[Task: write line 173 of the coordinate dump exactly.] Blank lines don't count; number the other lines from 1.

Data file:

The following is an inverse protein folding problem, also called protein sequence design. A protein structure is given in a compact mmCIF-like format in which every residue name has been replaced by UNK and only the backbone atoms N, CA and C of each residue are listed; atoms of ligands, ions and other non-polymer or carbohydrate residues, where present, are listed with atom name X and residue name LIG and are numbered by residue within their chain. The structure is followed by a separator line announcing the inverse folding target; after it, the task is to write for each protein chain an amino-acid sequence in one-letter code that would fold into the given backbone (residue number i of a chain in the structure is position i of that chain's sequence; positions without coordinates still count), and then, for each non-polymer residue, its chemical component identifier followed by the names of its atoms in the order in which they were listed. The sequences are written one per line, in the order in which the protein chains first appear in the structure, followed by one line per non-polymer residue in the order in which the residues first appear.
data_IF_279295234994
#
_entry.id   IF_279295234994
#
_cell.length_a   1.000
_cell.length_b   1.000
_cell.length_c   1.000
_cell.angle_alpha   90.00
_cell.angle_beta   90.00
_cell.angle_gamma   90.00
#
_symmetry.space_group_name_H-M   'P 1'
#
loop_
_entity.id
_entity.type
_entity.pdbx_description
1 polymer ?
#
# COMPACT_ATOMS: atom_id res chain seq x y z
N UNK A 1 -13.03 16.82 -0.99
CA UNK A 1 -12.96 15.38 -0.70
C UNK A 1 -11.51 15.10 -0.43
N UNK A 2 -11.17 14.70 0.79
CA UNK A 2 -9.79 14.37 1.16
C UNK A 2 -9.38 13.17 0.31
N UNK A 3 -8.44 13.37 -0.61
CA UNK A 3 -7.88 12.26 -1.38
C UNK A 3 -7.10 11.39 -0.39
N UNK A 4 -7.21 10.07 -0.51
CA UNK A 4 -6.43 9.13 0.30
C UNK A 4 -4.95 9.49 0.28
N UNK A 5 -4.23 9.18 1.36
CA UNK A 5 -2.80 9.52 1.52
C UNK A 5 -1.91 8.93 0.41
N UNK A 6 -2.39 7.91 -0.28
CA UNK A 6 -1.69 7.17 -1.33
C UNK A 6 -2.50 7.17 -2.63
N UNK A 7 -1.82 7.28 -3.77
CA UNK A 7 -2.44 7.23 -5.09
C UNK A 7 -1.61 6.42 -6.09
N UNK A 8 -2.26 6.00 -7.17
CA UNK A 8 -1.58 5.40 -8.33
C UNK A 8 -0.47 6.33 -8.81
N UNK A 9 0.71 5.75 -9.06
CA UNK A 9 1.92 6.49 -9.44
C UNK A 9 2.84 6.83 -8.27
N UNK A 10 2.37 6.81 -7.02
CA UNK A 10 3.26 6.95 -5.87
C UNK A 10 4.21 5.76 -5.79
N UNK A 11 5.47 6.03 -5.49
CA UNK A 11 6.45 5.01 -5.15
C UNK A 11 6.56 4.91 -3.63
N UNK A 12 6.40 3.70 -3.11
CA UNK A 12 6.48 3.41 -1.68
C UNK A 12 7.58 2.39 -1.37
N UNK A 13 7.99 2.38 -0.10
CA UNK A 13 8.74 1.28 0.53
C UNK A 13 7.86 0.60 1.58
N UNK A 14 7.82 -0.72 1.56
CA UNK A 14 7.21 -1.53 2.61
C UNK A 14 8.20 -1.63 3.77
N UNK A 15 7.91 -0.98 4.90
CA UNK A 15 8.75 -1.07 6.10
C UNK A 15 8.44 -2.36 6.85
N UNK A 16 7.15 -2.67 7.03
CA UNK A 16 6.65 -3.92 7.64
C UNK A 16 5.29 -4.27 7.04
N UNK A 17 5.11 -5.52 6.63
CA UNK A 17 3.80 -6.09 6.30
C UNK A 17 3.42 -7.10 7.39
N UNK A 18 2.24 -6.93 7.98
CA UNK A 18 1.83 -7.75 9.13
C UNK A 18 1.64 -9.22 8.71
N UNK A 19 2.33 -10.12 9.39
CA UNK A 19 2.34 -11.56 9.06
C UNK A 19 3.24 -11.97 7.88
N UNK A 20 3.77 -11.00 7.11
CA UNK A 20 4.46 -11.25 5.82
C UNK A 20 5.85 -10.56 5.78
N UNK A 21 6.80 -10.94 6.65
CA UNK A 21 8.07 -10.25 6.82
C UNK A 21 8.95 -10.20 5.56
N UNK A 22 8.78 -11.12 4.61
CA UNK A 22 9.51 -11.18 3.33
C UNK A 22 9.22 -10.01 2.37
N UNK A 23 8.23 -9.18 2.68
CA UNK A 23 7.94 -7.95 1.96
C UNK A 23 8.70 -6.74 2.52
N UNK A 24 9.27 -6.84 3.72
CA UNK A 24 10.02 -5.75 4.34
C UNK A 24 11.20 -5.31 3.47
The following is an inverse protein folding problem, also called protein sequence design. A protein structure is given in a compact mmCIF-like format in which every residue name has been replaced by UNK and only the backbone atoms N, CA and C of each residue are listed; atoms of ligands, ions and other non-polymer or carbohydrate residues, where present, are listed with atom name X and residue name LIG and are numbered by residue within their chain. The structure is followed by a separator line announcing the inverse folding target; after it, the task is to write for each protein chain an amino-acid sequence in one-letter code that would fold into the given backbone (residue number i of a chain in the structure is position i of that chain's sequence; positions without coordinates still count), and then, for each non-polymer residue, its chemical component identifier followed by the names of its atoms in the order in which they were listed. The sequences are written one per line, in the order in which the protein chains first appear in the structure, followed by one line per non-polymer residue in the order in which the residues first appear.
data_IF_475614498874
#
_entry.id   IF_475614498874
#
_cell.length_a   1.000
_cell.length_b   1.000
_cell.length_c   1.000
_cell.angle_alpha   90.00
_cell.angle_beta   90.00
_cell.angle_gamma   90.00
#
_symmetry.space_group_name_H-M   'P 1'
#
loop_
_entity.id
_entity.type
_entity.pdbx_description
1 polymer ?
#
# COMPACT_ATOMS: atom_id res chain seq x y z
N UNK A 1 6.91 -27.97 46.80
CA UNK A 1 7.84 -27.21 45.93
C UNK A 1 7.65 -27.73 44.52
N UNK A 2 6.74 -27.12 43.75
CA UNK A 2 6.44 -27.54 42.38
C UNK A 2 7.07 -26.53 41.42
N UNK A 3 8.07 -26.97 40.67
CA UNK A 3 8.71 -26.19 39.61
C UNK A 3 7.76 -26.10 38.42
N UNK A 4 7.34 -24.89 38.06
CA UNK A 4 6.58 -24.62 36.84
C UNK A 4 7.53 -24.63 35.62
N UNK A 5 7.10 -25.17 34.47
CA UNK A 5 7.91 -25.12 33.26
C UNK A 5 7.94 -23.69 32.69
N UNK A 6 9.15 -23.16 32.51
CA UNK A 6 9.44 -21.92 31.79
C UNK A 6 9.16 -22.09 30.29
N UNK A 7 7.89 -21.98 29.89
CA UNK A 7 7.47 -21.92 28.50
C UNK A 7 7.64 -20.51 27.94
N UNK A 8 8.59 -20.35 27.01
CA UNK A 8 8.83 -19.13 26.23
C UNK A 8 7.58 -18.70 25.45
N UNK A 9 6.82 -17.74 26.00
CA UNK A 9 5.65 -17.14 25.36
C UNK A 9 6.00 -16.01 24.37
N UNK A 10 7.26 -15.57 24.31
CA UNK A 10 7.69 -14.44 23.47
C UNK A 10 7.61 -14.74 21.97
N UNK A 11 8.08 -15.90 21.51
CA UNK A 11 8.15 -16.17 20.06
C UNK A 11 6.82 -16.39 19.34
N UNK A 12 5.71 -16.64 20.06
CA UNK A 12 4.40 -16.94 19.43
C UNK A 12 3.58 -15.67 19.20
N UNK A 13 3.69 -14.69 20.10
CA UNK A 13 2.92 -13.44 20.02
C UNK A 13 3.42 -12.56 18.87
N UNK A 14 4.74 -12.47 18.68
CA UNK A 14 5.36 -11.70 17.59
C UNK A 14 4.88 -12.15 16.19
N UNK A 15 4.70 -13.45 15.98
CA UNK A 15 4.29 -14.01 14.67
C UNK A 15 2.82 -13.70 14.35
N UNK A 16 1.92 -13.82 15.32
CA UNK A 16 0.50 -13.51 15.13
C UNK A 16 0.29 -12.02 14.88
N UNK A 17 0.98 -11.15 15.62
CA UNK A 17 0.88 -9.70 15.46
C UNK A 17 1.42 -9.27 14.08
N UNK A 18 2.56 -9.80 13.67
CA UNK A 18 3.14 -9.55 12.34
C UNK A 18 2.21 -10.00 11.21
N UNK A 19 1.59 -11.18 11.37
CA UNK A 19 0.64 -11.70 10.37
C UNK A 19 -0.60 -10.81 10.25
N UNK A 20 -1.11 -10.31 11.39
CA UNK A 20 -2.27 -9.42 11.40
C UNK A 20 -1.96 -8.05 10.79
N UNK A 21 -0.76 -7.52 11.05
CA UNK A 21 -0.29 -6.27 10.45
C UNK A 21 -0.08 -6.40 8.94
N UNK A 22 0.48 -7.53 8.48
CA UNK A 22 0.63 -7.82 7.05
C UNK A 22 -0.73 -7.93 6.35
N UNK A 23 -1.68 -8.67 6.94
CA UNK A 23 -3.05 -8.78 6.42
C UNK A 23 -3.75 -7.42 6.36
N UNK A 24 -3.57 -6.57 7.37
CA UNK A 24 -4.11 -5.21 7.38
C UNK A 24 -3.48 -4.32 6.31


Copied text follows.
CA UNK A 20 -2.27 -9.42 11.40